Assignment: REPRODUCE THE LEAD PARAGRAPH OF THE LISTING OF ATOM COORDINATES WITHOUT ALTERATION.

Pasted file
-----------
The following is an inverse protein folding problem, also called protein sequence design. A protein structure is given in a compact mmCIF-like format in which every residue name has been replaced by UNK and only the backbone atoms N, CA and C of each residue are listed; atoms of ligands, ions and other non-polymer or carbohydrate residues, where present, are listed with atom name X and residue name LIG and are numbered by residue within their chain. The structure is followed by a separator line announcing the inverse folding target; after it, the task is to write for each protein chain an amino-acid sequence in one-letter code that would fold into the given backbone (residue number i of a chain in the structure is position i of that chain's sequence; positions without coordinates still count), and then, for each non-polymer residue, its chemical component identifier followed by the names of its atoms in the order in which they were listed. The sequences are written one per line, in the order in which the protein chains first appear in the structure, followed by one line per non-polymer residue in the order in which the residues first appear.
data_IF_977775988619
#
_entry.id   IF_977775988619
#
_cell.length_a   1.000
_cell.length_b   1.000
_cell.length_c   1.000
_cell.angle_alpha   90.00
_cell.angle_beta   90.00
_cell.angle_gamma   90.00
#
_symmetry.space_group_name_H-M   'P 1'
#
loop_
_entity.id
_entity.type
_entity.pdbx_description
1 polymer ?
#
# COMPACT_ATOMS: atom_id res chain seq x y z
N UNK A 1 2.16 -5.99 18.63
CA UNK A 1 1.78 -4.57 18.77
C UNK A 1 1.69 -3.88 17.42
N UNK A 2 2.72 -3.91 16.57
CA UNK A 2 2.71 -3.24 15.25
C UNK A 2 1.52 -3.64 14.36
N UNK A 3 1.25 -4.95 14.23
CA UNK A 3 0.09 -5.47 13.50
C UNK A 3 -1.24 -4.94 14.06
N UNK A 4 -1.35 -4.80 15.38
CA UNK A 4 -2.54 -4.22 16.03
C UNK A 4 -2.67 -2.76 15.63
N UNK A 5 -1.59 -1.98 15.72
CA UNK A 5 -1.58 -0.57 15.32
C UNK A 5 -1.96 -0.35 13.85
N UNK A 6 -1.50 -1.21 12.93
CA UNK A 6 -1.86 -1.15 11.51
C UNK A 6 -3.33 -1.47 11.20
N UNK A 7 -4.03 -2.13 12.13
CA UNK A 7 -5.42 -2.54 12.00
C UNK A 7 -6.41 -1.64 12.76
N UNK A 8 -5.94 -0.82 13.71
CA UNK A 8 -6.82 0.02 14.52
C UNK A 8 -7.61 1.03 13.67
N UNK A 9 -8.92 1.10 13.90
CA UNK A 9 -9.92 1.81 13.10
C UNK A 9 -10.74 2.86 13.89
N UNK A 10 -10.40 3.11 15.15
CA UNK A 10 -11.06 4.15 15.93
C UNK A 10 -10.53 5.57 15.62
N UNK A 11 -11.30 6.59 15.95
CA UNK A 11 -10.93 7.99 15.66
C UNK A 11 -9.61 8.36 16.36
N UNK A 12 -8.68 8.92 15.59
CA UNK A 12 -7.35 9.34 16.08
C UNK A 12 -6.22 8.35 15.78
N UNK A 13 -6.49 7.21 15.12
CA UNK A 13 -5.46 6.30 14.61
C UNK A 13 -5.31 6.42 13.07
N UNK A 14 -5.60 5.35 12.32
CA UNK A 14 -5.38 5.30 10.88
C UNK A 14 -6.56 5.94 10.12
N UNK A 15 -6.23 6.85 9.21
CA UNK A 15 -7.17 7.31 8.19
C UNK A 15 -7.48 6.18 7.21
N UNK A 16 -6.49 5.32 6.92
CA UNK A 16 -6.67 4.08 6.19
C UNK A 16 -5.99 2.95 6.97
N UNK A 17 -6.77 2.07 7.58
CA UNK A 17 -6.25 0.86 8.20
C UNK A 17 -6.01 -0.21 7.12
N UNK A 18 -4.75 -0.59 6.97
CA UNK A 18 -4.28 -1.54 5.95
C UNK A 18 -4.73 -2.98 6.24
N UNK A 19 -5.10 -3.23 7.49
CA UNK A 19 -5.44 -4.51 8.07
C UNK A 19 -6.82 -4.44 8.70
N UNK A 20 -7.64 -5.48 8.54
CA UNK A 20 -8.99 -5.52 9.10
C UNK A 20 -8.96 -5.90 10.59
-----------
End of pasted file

The following is an inverse protein folding problem, also called protein sequence design. A protein structure is given in a compact mmCIF-like format in which every residue name has been replaced by UNK and only the backbone atoms N, CA and C of each residue are listed; atoms of ligands, ions and other non-polymer or carbohydrate residues, where present, are listed with atom name X and residue name LIG and are numbered by residue within their chain. The structure is followed by a separator line announcing the inverse folding target; after it, the task is to write for each protein chain an amino-acid sequence in one-letter code that would fold into the given backbone (residue number i of a chain in the structure is position i of that chain's sequence; positions without coordinates still count), and then, for each non-polymer residue, its chemical component identifier followed by the names of its atoms in the order in which they were listed. The sequences are written one per line, in the order in which the protein chains first appear in the structure, followed by one line per non-polymer residue in the order in which the residues first appear.